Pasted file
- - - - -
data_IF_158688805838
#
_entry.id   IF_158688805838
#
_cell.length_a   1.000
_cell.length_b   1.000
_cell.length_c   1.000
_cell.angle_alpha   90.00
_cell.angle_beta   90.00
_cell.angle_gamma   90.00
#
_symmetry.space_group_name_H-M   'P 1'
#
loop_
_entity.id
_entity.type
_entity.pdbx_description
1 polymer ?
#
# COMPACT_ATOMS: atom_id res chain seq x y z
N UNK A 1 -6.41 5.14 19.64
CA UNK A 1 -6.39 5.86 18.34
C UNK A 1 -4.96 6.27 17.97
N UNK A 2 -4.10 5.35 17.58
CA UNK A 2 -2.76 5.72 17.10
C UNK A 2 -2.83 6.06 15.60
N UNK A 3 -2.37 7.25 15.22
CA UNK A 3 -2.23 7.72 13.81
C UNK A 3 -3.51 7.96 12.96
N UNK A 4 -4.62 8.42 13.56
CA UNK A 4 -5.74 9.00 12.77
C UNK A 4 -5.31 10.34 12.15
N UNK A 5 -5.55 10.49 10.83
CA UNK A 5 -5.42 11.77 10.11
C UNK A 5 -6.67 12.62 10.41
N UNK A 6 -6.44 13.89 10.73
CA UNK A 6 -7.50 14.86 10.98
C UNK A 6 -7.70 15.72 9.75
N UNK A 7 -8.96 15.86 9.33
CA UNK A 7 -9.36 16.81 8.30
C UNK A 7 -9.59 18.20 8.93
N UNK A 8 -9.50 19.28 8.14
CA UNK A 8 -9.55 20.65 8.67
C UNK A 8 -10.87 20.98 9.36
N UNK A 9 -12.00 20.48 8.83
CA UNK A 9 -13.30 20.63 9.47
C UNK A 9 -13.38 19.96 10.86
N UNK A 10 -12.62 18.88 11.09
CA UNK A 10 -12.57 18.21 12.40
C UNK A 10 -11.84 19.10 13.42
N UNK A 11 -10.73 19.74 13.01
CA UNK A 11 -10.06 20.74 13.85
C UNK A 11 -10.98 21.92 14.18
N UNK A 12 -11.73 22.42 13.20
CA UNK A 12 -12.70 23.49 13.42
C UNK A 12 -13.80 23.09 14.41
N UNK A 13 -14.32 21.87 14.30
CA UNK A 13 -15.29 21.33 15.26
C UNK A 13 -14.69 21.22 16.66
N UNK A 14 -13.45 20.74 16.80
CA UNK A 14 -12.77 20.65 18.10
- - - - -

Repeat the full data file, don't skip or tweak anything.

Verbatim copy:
data_IF_158688805838
#
_entry.id   IF_158688805838
#
_cell.length_a   1.000
_cell.length_b   1.000
_cell.length_c   1.000
_cell.angle_alpha   90.00
_cell.angle_beta   90.00
_cell.angle_gamma   90.00
#
_symmetry.space_group_name_H-M   'P 1'
#
loop_
_entity.id
_entity.type
_entity.pdbx_description
1 polymer ?
#
# COMPACT_ATOMS: atom_id res chain seq x y z
N UNK A 1 -6.41 5.14 19.64
CA UNK A 1 -6.39 5.86 18.34
C UNK A 1 -4.96 6.27 17.97
N UNK A 2 -4.10 5.35 17.58
CA UNK A 2 -2.76 5.72 17.10
C UNK A 2 -2.83 6.06 15.60
N UNK A 3 -2.37 7.25 15.22
CA UNK A 3 -2.23 7.72 13.81
C UNK A 3 -3.51 7.96 12.96
N UNK A 4 -4.62 8.42 13.56
CA UNK A 4 -5.74 9.00 12.77
C UNK A 4 -5.31 10.34 12.15
N UNK A 5 -5.55 10.49 10.83
CA UNK A 5 -5.42 11.77 10.11
C UNK A 5 -6.67 12.62 10.41
N UNK A 6 -6.44 13.89 10.73
CA UNK A 6 -7.50 14.86 10.98
C UNK A 6 -7.70 15.72 9.75
N UNK A 7 -8.96 15.86 9.33
CA UNK A 7 -9.36 16.81 8.30
C UNK A 7 -9.59 18.20 8.93
N UNK A 8 -9.50 19.28 8.14
CA UNK A 8 -9.55 20.65 8.67
C UNK A 8 -10.87 20.98 9.36
N UNK A 9 -12.00 20.48 8.83
CA UNK A 9 -13.30 20.63 9.47
C UNK A 9 -13.38 19.96 10.86
N UNK A 10 -12.62 18.88 11.09
CA UNK A 10 -12.57 18.21 12.40
C UNK A 10 -11.84 19.10 13.42
N UNK A 11 -10.73 19.74 13.01
CA UNK A 11 -10.06 20.74 13.85
C UNK A 11 -10.98 21.92 14.18
N UNK A 12 -11.73 22.42 13.20
CA UNK A 12 -12.70 23.49 13.42
C UNK A 12 -13.80 23.09 14.41
N UNK A 13 -14.32 21.87 14.30
CA UNK A 13 -15.29 21.33 15.26
C UNK A 13 -14.69 21.22 16.66
N UNK A 14 -13.45 20.74 16.80
CA UNK A 14 -12.77 20.65 18.10